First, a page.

Tickling the ivories today, tickles the neurons for a lifetime

brain stimulated by a little pian playingGood news, if your mother is or has made you take piano lessons, tickling those ivories, was not just exercise for your fingers, but you were tickling the neurons.

The week’s Neurotechnology Tip encourages you to have a musical jam session since making music makes brain connections improving brain function.

Grannies with rhythm have better brains

Researchers at the University of Kansas, enrolled 70 old folks in a study. The people included in their study were between 60 and 83. They all had similar levels of education and fitness, plus they had no signs of dementia. The people in the study were asked about their music making experiences before being put through a series of cognitive tests.

People in the study were classified into one of three groups :

  • non-musicians – people who had never played a musical instrument
  • low-level “musicians” – people who dabbled but never got into music making
  • “musicians” – people who were pretty competent but they were never paid to make music

The more musical the individual the better they performed in the brain tests. The “musicians” were much better at visuospatial memory (remembering the position of things), naming things and better at adapting to new information (cognitive flexibility).

Music making like a gym workout for the brain

The researchers speculate that musical activity makes your brain fitter and more capable of accommodating challenges because learning to play an instrument is quite challenging.

In order to produce sweet sounding melodies you need to

  • first learn the notes (some people manage to feel it, others quite literally, have to read the dots on a music sheet and translate this into particular position on the instrument).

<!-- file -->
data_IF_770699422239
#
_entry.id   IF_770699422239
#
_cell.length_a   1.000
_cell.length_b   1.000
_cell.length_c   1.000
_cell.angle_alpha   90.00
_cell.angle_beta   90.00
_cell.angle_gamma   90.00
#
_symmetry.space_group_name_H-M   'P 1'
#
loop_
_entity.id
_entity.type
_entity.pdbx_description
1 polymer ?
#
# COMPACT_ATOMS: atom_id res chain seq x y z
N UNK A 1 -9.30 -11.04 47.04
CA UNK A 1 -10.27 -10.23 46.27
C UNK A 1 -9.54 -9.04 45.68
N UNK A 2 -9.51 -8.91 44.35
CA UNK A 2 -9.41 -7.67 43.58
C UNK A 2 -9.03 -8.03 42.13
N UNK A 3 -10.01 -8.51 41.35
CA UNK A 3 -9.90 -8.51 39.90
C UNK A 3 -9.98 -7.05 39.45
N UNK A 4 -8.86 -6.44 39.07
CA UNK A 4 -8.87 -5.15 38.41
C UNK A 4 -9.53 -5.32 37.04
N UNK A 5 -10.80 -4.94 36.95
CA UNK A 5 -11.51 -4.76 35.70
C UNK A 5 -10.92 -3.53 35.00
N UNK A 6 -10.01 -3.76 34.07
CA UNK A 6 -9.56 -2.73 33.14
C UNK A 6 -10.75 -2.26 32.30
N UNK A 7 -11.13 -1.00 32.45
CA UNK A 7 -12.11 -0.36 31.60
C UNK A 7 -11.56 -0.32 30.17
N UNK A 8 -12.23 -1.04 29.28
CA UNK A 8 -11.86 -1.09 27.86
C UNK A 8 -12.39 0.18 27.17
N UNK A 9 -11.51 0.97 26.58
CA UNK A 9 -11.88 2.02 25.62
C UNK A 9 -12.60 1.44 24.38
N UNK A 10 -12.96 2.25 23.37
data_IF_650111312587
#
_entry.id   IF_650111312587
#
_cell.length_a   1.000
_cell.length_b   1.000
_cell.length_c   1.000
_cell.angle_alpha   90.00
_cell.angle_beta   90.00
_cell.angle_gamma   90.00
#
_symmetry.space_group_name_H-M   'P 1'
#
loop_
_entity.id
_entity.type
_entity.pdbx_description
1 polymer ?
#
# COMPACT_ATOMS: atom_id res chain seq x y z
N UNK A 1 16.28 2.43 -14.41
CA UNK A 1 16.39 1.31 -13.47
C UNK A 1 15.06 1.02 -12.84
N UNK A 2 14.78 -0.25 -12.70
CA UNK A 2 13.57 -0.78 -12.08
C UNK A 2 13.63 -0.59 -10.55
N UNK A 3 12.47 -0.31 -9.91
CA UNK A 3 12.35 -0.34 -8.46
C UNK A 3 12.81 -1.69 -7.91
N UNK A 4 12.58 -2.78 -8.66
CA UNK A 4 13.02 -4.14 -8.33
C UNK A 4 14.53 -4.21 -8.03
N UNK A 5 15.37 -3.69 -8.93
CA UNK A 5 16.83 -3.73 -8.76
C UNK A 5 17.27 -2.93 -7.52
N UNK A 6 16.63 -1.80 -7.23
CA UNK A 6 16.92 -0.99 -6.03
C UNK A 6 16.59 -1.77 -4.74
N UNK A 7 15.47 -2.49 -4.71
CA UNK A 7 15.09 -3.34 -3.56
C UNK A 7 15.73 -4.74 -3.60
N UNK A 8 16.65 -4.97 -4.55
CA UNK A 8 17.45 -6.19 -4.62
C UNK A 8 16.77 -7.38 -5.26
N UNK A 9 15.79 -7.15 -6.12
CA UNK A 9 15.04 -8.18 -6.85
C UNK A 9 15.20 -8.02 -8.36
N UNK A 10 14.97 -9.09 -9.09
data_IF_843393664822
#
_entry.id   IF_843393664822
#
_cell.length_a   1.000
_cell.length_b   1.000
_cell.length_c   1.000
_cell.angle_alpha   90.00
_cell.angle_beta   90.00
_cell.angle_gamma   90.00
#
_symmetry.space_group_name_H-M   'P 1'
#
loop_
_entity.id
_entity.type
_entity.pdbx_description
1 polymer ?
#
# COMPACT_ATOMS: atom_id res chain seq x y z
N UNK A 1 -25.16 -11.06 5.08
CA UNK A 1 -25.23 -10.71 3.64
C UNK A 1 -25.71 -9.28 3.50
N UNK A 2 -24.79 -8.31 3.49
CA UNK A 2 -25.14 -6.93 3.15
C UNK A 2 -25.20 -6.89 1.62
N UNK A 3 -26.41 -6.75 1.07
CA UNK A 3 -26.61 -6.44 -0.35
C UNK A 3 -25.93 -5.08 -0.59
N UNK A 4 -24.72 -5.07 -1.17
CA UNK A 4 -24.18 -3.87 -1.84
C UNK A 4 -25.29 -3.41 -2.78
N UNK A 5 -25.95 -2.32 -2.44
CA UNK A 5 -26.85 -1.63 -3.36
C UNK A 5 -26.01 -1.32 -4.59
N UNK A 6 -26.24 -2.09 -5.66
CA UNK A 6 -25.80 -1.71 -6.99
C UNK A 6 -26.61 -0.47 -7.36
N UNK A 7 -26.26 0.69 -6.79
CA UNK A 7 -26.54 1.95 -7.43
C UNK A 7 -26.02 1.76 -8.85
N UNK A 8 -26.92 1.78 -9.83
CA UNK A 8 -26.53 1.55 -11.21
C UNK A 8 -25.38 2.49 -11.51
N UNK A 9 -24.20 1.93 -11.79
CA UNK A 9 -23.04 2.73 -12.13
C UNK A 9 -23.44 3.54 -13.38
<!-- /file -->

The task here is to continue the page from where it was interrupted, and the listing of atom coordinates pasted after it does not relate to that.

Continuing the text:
• then you need to execute the note requires co-ordinating various bits of the body around the instrument to generate the appropriate sound while
  • keeping to a specific tempo

To be semi-competent requires hours and hours of practice. This is the part of music making which is not a lot of fun and the primary reason why those piano lessons seldom generate too much pleasure.

But putting the whole deal together ends up re-routing the wiring in the brain. The improved wiring helps out in the short term, improving brain performance.

The cool thing is, the re-routing lasts a life time.

Music buzzes the brain across a life time

Based on the results of this study, the music wiring comes in handy when the brain starts to get a bit fuzzy as it ages.

Don’t worry, you don’t have to practice for 50 years – most of the “musicians” had retired their instruments years ago but the wiring was still in place to give them the improved performance.

Let the music play on….

It is not too late to make a little music.

Hit the high notes as well as the books. Both activities might feel like hard work now, but both will benefit you for the rest of your life.

The relation between instrumental musical activity and cognitive aging.  Neuropsychology (2011) 25(3):378-386. Brenda Hanna-Pladdy, Alicia MacKay.

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Did you learn something new or do you have a different perspective ? I’d love to hear from you so post me a comment below…..

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